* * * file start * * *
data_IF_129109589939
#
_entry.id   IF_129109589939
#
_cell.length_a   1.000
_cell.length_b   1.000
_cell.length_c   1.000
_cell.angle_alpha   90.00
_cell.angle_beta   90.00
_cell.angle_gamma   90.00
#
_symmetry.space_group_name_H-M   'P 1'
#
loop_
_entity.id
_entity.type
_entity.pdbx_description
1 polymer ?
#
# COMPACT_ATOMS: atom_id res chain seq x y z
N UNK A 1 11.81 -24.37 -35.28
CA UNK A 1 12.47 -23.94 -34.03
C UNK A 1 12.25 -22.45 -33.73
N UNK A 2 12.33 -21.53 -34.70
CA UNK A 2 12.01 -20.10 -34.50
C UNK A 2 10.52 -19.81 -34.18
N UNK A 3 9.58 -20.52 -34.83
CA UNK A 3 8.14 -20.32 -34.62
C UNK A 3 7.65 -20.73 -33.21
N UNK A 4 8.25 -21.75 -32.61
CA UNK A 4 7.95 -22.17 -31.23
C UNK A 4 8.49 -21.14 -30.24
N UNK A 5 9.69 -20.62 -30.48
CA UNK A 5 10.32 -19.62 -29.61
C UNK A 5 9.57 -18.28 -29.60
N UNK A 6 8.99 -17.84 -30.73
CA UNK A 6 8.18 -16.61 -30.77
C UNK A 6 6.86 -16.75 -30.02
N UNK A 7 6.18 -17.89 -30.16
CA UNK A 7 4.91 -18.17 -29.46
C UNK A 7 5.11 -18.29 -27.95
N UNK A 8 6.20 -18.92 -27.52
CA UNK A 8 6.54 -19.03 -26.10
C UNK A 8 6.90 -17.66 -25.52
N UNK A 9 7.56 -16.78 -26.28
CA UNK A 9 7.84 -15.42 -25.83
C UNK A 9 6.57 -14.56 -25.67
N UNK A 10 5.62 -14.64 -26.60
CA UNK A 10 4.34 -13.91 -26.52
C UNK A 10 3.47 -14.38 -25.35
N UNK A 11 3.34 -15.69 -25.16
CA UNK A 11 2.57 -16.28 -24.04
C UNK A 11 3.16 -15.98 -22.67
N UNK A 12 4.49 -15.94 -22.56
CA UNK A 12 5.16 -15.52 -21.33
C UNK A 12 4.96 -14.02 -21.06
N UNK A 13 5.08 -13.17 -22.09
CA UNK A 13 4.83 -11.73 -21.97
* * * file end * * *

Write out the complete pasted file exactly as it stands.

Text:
data_IF_129109589939
#
_entry.id   IF_129109589939
#
_cell.length_a   1.000
_cell.length_b   1.000
_cell.length_c   1.000
_cell.angle_alpha   90.00
_cell.angle_beta   90.00
_cell.angle_gamma   90.00
#
_symmetry.space_group_name_H-M   'P 1'
#
loop_
_entity.id
_entity.type
_entity.pdbx_description
1 polymer ?
#
# COMPACT_ATOMS: atom_id res chain seq x y z
N UNK A 1 11.81 -24.37 -35.28
CA UNK A 1 12.47 -23.94 -34.03
C UNK A 1 12.25 -22.45 -33.73
N UNK A 2 12.33 -21.53 -34.70
CA UNK A 2 12.01 -20.10 -34.50
C UNK A 2 10.52 -19.81 -34.18
N UNK A 3 9.58 -20.52 -34.83
CA UNK A 3 8.14 -20.32 -34.62
C UNK A 3 7.65 -20.73 -33.21
N UNK A 4 8.25 -21.75 -32.61
CA UNK A 4 7.95 -22.17 -31.23
C UNK A 4 8.49 -21.14 -30.24
N UNK A 5 9.69 -20.62 -30.48
CA UNK A 5 10.32 -19.62 -29.61
C UNK A 5 9.57 -18.28 -29.60
N UNK A 6 8.99 -17.84 -30.73
CA UNK A 6 8.18 -16.61 -30.77
C UNK A 6 6.86 -16.75 -30.02
N UNK A 7 6.18 -17.89 -30.16
CA UNK A 7 4.91 -18.17 -29.46
C UNK A 7 5.11 -18.29 -27.95
N UNK A 8 6.20 -18.92 -27.52
CA UNK A 8 6.54 -19.03 -26.10
C UNK A 8 6.90 -17.66 -25.52
N UNK A 9 7.56 -16.78 -26.28
CA UNK A 9 7.84 -15.42 -25.83
C UNK A 9 6.57 -14.56 -25.67
N UNK A 10 5.62 -14.64 -26.60
CA UNK A 10 4.34 -13.91 -26.52
C UNK A 10 3.47 -14.38 -25.35
N UNK A 11 3.34 -15.69 -25.16
CA UNK A 11 2.57 -16.28 -24.04
C UNK A 11 3.16 -15.98 -22.67
N UNK A 12 4.49 -15.94 -22.56
CA UNK A 12 5.16 -15.52 -21.33
C UNK A 12 4.96 -14.02 -21.06
N UNK A 13 5.08 -13.17 -22.09
CA UNK A 13 4.83 -11.73 -21.97